Tennis is art in the hands of Hingis
JEFF WELLS has seen the future of women's tennis, and is already lining up for the tickets.
January 8, 1996
Sydney Morning Herald
I HAVE seen the saviour of women's tennis. She is a porcelain trinket of a Swiss girl with a ponytail. She looks about as tough as Audrey Hepburn in Gigi - and has the same gamine charm.
But at 15 Martina Hingis is blessed with genius, and seems the one player headed for the top who can return art to the women's game.
It is a big call, but after watching her in the Hopman Cup - especially the way she coolly nonplussed rocket man Goran Ivanisevic during the mixed doubles match in the final - I believe she will become the Ken Rosewall of the women's game.
Rosewall didn't have a big serve or a lot of grunt against the powerhouses of his time - and even in the age of wooden racquets there were plenty who gave the ball an almighty clout - but he had the chessmaster's mind and the perfect timing to beat the best.
These days women are bigger and stronger - "Muscles" Rosewall would even look wimpy in against Monica Seles or Steffi Graf.
However, even the smaller women are now able to camp on the baseline and hammer the ball with those big blunderbuss racquets.
Unfortunately, this technology-given prowess is not matched by a God-given ability to glide to the net and volley. Thus the supreme creative element of the game - to pluck a pinging ball from the air and place it with devastating accuracy - is still missing from the women's game.
I am convinced that, from now on, whenever Hingis is on court in a competitive match - not one of the usual early-round drubbings which make the women's game such a yawn - a ticket will be a gilt-edged sporting investment.
And it is only a year since I went to an outside court during the early rounds of the Australian Open to see the then 14-year-old wunderkind, who had stirred a heated debate about exploitation, and came away wondering "so what?". There was a swirling wind that day and Hingis didn't look outstanding against a low-ranked opponent.
She didn't have much of a serve, she didn't have any extra power, and she rarely ventured near the net.
My verdict then was a disappointed "more of the same".
This kid might have talent, and she might climb rapidly past the usual suspects among the pretenders, but what would happen when she ran up against the force of Seles or Graf?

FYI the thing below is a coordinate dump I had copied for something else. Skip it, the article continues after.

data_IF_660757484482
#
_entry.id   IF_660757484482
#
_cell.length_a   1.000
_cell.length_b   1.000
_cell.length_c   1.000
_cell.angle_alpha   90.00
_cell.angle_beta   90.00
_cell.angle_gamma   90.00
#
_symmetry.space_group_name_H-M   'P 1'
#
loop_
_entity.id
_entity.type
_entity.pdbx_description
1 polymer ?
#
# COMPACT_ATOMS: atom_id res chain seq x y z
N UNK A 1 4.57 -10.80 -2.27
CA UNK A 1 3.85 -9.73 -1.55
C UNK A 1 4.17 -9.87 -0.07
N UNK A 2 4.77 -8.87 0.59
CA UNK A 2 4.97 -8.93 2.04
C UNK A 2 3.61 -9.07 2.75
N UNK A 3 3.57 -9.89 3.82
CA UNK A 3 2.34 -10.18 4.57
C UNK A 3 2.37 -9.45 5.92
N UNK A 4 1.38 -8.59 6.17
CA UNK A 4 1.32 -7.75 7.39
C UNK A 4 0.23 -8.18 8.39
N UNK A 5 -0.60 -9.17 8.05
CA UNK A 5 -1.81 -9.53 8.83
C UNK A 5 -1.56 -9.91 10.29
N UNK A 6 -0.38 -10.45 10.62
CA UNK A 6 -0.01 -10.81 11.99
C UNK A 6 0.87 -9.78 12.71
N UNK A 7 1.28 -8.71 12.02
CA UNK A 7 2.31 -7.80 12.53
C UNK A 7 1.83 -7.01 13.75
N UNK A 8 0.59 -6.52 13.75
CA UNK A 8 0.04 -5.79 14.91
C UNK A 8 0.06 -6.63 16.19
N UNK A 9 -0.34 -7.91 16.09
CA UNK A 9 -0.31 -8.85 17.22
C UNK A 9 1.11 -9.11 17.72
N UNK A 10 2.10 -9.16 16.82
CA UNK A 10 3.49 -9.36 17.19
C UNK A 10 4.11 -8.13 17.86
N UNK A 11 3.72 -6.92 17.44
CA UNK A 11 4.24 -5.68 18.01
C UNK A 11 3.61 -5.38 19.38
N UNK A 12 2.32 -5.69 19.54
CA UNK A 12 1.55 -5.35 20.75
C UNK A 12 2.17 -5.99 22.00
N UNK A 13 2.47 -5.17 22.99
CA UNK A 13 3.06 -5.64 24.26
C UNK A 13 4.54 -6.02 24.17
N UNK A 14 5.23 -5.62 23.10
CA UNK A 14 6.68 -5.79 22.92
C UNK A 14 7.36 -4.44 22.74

Looking at Hingis's slender frame it is hard to believe that she will ever match the physiques of Graf and Seles. So the delicious prospect is one of brains battling brawn.
Hingis is one of those priceless athletes who seem to have time to spare no matter how explosive the action around them.
You see it in the lazy grace of everything Mark Waugh does on a cricket pitch. We once saw Sugar Ray Leonard with so much time on his hands that he could poke his chin out at the savage Roberto Duran and break him mentally into a "no mas" submission.
There have been supremely relaxed jockeys - Athol Mulley was one - who could confidently navigate through traffic and win by a lip.
I thought our best soccer player, Ned Zelic, was struggling for pure speed until I went to ground level and saw the way he ate up ground with his stride.
Like Ned, little Martina doesn't seem to expend a lot of energy even when the shells are whistling wide. But like Ned she gets there and has time to decide what she wants to do.
And she seems to have depth and finesse on every shot at her disposal, from tantalising lobs, to inside-out forehands down the line, to two-handed backhand cross-court zingers.
Somehow she seems to waft around the centre of the baseline while her opponents are run ragged.
BUT, ah, could she volley? She may already look to have far more potential than anybody except Seles or Graf, but could she expect to prevail against them playing the same baseline hammer game?
I believe if she can keep her psyche glued, Seles will be almost unbeatable for a couple of years, eclipsing the troubled Graf, until someone comes along who can manipulate her - bring her forward, with no angles, so that the dexterity of her two-handed racquet skills is tested.
And Seles's nemesis will have to be someone who can feed off her power - the way John McEnroe almost seemed to let the ball linger on the strings before guiding it to the line - and get to the net.
In the mixed doubles match of that Hopman Cup final I was left in no doubt Hingis can dominate at the net.
She won't always have to get there while she is running people around like crazed rabbits.
But when she does get there she will have the exquisite racquet skills, and instincts, to become the next great female player.
I almost said woman player - but Martina could become a true champion while still a gracious, charming child.